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Bennett-Lapid’s Biggest Mistake

Former Prime Minister Bibi Netanyahu, via Creative Commons by Middle East Monitor

The biggest mistake the Bennett-Lapid coalition made in its year of governance was not lowering the electoral threshold. The electoral threshold is the percentage of votes a party must receive in order to secure representation in the Knesset. From the state’s founding until 1988, the threshold was 1%, meaning a party could enter the Knesset with a single seat. The threshold was raised in 1988 to 1.5% to prevent a Kach-copycat party from entering the Knesset, as Rabbi Meir Kahane did with 1.2% in 1984. The percentage was raised to 2% in 2003 as Israel ditched separate premier and parliamentary elections and sought another way to secure greater government stability.

The percentage was raised most recently in 2014 to 3.25% to obstruct fringe Arab parties like Hadash and Balad from entering the Knesset, which they did in 2013 with 2.99% and 2.56%, respectively. This was undercut, however, when the two parties along with Ra’am-Ta’al united to create the Joint List, which won 10.54% and 13 mandates in 2015. No attempt to change the 3.25% electoral threshold has been made since 2014.

When the Bennett-Lapid government formed, six of its eight member parties represented seven or fewer mandates. These six parties represented 36 of the coalition’s 61 votes. In the most recent poll before the coalition dissolved these parties were polling at a combined 24 seats.

In the three polls conducted since the list submissions, five of the seven coalition parties are polling below six mandates. These five parties (Labor, Yisrael Beiteinu, Meretz, Ra’am, and Free Democratic Israel) each have a good chance of falling below the 3.25% electoral threshold, losing representation in the Knesset, and wasting coalition votes.

This not even accounting for Hadash-Ta’al and Balad who could both join the coalition after the election, the former polling consistently at four mandates and the latter consistently under the threshold. This is also ignoring Ayelet Shaked and Jewish Home, who supported the coalition but have since pivoted to the Netanyahu camp, who are polling consistently under the threshold as well.

Much of this lies upon Yair Lapid and Benny Gantz as ineffective bloc leaders. Lapid publicly failed in his attempt to unite Labor and Meretz. Gantz was able to save New Hope and parts of Yamina but left Yisrael Beitanu dancing on the threshold line. Both Gantz and Lapid failed at containing the issues within the Joint List, a potential coalition partner that fell apart at the eleventh hour.

Compare this to Bibi Netanyahu’s leadership of his camp. Netanyahu was able to cobble together Religious Zionism, Otzmah Yehudit, and Noam for another united run. He was similarly able to unite Degel HaTorah and Agudat Yisrael despite their differences. UTJ, the lowest-polling party in Netanyahu’s four-party bloc, is polling consistently higher than every party in the coalition bloc aside from Yesh Atid and National Unity. Netanyahu was able to unite the divided factions of his camp to guarantee their representation in the next Knesset while Lapid and Gantz failed to do the same for their own.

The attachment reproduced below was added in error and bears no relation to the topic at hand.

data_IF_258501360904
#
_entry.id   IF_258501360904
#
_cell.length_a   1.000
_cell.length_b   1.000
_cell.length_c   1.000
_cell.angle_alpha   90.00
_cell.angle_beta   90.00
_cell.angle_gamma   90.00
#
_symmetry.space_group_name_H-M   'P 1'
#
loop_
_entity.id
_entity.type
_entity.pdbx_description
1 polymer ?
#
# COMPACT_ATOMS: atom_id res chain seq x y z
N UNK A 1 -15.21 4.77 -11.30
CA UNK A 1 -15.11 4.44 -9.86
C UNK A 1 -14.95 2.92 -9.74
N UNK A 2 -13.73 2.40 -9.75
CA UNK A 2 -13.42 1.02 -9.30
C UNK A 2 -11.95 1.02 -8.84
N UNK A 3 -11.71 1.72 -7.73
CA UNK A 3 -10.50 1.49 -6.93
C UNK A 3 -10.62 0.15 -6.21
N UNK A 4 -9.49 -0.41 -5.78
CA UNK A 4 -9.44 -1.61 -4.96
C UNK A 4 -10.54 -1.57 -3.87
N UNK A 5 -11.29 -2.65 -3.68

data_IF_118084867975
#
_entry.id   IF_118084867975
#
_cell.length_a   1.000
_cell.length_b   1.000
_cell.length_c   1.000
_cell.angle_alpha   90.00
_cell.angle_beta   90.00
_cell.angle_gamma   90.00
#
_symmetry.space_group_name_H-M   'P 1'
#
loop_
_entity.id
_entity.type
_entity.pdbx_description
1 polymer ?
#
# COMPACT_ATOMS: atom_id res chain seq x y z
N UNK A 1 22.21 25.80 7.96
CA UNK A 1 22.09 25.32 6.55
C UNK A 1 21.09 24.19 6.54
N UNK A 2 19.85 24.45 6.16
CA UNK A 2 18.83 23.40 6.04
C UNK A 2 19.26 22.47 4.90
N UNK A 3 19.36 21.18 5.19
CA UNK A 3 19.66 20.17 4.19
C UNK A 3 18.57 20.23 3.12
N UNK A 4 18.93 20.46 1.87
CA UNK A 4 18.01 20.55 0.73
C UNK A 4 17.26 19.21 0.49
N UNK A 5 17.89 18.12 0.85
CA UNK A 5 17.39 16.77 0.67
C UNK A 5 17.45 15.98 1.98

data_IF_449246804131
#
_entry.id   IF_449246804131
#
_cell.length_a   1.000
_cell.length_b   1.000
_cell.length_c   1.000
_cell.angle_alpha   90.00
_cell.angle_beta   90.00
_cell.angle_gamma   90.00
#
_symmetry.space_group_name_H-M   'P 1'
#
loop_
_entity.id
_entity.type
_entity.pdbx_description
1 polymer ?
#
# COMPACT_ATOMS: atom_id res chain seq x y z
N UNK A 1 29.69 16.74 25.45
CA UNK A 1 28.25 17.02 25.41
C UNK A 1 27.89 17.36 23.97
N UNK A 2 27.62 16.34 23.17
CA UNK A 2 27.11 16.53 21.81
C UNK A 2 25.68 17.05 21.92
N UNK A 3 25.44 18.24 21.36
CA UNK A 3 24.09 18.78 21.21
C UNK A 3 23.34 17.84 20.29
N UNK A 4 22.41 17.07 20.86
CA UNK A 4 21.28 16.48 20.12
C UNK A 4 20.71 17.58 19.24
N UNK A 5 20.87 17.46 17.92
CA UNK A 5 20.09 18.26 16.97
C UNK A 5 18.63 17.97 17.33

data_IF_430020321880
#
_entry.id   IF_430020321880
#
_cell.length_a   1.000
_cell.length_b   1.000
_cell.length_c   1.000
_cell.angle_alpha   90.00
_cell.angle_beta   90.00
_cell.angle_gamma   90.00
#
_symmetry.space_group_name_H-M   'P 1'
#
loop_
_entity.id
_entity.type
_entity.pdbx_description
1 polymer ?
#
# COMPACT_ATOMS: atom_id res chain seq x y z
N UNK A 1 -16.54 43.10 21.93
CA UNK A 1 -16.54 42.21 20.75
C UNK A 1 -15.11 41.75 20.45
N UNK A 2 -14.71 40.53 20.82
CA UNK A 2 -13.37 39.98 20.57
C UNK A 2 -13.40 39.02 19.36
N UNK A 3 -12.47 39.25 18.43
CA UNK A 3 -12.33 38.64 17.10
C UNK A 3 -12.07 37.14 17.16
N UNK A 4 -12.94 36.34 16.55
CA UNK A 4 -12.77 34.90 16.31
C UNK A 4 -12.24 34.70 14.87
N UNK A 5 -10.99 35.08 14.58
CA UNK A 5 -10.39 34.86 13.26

The biggest missed opportunity came and went months ago when the coalition could have used their 61 seats to lower the threshold. The five of their seven parties currently treading water or fully drowning under the threshold would have been secure. Instead, their political calculation to use Naftali Bennett’s impending elimination from the Knesset as a political cudgel to prevent him from opposing the policies of the rest of the coalition backfired spectacularly.

In each of the three polls conducted since the list submissions, Netanyahu’s four-party bloc has won 60 seats. A light breeze would be enough to grant Netanyahu a secure term as prime minister with a narrow, national government. Further, if any one of the five coalition parties currently polling below six ends up falling below the threshold, Netanyahu will be able to form a stable government nearly automatically.

About the Author
Yishai Edberg is a member of the Religious Zionist Party's youth wing. He has previously served as a spokesman and graphic designer for the Yamina Youth and has written for such publications as VISION Magazine, The Post Millennial, and The Israel Press. Jesse is a student at the Tulane University of Louisiana where he is pursuing a degree in political science. The Complete and Translated Poetic Works of Avraham Stern by Avraham Stern, translated with forward and footnotes by Yishai Edberg is available today on Amazon and where books are sold.
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